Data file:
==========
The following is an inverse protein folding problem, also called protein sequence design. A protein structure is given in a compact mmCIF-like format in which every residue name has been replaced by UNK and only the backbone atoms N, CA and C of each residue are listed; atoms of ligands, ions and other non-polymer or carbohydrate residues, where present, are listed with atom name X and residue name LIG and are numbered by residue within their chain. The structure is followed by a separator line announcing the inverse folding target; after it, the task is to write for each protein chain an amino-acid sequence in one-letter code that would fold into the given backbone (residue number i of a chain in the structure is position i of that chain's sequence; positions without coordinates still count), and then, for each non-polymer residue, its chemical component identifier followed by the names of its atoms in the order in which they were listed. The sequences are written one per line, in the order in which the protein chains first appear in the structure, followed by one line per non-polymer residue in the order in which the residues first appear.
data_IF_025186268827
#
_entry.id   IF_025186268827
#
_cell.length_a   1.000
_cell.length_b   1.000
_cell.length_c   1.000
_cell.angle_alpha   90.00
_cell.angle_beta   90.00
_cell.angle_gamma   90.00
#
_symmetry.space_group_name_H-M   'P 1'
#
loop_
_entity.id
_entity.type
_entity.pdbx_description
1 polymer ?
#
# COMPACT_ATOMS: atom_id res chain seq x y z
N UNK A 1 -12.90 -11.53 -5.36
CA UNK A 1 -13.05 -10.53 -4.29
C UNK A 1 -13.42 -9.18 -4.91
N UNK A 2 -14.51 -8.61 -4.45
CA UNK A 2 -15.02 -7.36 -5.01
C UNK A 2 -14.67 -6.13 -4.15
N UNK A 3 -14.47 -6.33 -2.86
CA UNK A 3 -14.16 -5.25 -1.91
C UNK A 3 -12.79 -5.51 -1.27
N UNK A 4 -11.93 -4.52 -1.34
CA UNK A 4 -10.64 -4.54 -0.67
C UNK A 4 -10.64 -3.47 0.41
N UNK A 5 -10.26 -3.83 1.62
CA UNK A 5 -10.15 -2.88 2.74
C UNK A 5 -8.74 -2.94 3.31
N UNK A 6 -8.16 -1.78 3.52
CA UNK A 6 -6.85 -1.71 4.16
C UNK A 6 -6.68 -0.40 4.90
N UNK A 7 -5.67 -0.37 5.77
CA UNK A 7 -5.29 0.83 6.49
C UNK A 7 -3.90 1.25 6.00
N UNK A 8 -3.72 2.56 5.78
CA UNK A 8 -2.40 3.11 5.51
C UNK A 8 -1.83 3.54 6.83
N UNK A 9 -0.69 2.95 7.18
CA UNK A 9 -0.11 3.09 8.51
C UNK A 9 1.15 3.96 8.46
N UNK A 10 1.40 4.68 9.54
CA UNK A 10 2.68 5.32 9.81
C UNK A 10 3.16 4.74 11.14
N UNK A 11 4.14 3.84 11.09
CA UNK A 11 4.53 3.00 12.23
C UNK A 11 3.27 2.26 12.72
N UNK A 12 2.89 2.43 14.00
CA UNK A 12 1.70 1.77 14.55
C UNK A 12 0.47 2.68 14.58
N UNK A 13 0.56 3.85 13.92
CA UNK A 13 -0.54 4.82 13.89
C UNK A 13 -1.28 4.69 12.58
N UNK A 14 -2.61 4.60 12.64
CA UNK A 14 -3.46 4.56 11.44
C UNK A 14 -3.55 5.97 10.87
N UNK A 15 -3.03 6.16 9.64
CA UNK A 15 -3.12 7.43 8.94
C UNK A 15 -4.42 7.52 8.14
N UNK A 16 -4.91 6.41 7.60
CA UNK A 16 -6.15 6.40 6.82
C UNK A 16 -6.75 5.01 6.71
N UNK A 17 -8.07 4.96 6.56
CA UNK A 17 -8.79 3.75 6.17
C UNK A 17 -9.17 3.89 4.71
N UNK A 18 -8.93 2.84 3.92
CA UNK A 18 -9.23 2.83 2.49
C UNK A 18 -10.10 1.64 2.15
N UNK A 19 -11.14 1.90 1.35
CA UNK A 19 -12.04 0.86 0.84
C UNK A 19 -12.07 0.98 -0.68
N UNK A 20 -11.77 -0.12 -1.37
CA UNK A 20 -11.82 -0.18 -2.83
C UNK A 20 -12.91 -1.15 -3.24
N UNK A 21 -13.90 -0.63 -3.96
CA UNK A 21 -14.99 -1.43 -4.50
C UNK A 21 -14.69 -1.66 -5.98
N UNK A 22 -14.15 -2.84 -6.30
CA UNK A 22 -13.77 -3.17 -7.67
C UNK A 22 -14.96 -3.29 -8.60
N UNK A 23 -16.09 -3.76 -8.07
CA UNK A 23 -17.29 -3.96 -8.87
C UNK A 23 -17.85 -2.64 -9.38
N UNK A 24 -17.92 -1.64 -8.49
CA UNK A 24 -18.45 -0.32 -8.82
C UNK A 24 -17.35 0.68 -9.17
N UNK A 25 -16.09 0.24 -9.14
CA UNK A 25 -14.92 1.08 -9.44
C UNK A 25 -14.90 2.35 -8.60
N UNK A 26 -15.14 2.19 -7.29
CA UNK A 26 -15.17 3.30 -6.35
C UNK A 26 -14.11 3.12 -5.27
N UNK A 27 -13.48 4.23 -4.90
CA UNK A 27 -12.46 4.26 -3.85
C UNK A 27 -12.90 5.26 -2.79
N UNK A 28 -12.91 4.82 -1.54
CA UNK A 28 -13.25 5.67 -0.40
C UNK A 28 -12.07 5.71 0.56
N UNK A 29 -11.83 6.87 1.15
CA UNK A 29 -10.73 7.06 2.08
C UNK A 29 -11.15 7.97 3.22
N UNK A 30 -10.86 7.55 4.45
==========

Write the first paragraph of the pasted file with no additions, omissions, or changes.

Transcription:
The following is an inverse protein folding problem, also called protein sequence design. A protein structure is given in a compact mmCIF-like format in which every residue name has been replaced by UNK and only the backbone atoms N, CA and C of each residue are listed; atoms of ligands, ions and other non-polymer or carbohydrate residues, where present, are listed with atom name X and residue name LIG and are numbered by residue within their chain. The structure is followed by a separator line announcing the inverse folding target; after it, the task is to write for each protein chain an amino-acid sequence in one-letter code that would fold into the given backbone (residue number i of a chain in the structure is position i of that chain's sequence; positions without coordinates still count), and then, for each non-polymer residue, its chemical component identifier followed by the names of its atoms in the order in which they were listed. The sequences are written one per line, in the order in which the protein chains first appear in the structure, followed by one line per non-polymer residue in the order in which the residues first appear.